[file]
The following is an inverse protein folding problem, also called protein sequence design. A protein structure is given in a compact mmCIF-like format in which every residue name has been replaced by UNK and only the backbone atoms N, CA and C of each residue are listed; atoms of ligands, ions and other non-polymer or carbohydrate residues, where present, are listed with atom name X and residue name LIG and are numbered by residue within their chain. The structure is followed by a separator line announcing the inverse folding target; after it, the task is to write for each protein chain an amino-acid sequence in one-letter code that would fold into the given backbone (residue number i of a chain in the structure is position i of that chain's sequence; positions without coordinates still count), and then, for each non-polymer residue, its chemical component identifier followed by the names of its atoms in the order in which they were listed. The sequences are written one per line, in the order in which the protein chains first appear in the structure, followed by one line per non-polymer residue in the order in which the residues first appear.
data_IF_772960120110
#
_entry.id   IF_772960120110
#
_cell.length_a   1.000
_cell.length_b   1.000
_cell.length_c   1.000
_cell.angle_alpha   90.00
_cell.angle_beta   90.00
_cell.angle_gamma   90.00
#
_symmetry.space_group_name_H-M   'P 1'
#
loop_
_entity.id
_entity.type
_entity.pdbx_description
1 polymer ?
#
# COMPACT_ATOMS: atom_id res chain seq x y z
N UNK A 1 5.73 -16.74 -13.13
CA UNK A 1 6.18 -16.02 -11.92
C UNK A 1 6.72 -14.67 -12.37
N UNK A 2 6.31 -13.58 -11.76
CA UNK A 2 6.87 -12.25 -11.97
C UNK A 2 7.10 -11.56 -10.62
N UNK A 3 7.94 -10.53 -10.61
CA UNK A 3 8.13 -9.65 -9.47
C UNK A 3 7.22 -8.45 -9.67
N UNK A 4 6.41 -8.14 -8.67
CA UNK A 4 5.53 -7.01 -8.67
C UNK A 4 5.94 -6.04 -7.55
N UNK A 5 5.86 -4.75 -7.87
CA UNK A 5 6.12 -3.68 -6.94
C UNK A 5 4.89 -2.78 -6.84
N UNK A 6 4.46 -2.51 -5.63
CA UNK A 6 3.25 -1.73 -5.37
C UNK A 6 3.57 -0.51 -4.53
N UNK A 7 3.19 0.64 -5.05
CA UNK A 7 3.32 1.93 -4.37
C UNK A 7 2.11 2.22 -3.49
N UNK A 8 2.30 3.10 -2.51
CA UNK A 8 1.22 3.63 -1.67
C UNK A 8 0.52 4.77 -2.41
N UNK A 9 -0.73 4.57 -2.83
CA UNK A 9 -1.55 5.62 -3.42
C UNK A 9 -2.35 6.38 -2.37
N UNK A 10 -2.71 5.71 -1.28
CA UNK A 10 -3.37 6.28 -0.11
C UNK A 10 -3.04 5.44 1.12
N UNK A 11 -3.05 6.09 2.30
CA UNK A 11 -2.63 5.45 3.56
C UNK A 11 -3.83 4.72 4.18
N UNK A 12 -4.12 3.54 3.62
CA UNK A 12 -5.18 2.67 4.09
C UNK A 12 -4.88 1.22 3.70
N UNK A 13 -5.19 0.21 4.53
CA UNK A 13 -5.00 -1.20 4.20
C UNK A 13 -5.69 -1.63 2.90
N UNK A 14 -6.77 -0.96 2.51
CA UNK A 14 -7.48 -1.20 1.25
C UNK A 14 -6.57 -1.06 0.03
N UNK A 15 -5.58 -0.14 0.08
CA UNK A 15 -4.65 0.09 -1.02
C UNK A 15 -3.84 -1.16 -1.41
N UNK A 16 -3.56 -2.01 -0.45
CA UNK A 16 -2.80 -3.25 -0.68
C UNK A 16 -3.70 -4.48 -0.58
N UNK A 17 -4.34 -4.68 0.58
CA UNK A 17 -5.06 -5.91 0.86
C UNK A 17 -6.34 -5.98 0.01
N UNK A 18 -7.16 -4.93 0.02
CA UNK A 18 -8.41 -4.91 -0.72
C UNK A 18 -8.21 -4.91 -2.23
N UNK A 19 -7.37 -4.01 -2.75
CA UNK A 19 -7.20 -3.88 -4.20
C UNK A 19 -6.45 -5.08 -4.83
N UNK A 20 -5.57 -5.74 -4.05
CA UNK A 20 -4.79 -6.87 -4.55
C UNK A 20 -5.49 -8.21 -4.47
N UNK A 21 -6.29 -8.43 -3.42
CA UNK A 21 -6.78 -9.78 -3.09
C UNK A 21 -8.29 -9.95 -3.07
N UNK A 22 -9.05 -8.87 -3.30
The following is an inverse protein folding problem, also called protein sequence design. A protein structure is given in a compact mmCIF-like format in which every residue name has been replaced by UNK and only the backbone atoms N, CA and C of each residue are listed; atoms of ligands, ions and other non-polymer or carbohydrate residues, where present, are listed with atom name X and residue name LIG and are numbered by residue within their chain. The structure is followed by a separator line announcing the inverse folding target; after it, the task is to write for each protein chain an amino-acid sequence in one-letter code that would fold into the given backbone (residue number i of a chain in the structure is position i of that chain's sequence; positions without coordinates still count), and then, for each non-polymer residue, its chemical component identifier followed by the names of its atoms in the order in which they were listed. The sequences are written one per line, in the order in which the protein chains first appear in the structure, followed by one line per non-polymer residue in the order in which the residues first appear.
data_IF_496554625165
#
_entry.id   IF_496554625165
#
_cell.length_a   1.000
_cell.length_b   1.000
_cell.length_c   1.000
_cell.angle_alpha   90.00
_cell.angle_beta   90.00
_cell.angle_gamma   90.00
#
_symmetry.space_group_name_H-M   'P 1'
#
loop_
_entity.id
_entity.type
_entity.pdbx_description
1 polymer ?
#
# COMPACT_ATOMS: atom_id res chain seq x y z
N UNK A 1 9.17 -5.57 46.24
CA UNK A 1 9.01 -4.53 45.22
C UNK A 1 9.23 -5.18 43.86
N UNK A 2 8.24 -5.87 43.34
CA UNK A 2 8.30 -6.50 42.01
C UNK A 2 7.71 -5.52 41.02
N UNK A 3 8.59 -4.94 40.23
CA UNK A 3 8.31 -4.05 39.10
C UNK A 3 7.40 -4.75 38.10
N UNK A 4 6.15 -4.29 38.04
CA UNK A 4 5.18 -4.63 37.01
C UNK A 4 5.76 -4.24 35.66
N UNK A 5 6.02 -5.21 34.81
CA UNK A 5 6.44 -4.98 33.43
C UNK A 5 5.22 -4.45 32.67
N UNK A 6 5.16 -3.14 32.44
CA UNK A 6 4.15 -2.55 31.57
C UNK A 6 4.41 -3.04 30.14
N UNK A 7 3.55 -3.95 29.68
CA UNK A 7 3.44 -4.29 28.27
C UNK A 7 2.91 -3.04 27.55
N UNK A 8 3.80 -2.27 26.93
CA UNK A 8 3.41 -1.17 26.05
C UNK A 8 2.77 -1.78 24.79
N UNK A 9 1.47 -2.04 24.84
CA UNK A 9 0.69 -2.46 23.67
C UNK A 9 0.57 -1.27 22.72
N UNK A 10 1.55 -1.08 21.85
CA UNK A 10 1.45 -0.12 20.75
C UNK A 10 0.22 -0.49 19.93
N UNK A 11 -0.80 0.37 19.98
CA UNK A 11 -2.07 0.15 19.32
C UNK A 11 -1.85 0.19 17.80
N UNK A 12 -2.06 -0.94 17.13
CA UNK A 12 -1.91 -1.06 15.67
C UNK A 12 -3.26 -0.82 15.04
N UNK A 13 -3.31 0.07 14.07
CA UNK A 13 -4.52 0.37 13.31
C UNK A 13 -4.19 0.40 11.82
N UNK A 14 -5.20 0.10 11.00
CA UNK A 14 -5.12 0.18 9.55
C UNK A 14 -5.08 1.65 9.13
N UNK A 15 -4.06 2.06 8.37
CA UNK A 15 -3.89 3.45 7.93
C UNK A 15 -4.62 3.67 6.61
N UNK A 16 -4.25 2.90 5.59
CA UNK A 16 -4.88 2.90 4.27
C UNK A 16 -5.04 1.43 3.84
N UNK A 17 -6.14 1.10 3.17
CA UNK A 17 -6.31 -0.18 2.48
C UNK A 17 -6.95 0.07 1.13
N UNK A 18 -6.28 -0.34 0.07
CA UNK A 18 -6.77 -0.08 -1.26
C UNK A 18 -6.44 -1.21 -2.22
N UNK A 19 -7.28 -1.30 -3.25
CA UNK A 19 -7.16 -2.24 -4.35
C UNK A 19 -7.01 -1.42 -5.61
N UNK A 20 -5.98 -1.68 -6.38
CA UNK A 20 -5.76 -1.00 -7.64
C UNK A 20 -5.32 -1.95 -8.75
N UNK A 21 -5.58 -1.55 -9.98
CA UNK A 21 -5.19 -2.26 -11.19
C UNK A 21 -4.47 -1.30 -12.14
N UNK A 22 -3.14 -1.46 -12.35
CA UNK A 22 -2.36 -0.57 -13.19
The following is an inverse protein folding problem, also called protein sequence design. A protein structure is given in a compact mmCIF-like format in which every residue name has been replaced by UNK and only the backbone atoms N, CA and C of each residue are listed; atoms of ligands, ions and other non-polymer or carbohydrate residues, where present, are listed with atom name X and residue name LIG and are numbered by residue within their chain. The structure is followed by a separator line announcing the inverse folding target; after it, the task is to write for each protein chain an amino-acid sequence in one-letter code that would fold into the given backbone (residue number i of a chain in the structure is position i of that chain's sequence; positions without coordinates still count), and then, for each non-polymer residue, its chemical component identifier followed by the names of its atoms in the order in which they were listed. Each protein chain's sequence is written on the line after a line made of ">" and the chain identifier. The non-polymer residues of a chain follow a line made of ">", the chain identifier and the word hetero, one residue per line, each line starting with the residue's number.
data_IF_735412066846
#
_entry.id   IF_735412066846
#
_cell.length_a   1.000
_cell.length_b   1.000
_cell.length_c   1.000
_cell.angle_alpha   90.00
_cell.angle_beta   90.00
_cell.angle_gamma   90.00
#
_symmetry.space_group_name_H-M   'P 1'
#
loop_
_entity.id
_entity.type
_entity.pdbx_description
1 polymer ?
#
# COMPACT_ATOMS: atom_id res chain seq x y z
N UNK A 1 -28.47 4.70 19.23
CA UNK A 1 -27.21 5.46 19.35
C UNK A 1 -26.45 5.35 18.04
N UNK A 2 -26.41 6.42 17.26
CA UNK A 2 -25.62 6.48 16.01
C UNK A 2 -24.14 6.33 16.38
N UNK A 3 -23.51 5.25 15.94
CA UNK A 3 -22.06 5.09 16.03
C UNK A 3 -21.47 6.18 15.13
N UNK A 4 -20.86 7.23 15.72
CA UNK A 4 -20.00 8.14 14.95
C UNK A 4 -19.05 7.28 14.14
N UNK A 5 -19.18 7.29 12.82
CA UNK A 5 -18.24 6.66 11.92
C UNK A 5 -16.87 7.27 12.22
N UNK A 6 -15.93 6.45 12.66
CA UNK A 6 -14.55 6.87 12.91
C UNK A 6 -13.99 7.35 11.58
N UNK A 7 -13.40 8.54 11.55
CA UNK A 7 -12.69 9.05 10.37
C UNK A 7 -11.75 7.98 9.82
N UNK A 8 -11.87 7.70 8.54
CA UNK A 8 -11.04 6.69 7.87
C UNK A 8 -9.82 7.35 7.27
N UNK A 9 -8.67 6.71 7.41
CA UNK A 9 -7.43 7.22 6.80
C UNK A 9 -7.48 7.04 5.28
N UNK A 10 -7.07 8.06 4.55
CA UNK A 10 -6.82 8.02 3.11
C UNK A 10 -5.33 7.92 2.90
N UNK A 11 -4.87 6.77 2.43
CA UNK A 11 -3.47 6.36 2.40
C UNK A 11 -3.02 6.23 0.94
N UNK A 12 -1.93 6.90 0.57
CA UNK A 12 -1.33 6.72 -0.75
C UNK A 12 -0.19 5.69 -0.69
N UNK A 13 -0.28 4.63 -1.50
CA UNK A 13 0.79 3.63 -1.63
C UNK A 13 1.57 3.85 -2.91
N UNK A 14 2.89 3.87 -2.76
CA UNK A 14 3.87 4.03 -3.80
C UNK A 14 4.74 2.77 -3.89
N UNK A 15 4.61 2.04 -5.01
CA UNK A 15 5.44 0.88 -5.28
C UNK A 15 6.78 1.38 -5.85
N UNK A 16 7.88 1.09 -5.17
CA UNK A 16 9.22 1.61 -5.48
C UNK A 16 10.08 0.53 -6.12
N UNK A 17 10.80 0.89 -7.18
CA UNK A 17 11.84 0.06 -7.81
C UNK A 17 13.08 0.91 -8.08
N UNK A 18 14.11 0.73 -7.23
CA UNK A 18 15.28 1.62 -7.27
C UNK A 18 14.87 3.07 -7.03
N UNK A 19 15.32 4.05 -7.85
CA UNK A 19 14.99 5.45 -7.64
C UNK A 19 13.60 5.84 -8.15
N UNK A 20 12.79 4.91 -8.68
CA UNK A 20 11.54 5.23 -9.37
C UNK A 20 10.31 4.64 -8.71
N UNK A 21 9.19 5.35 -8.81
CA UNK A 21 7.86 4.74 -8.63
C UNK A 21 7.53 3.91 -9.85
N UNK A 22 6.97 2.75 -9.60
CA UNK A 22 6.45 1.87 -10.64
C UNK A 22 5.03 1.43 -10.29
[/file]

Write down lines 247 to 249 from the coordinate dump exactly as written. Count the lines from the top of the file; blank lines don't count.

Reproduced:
N UNK A 19 15.32 4.05 -7.85
CA UNK A 19 14.99 5.45 -7.64
C UNK A 19 13.60 5.84 -8.15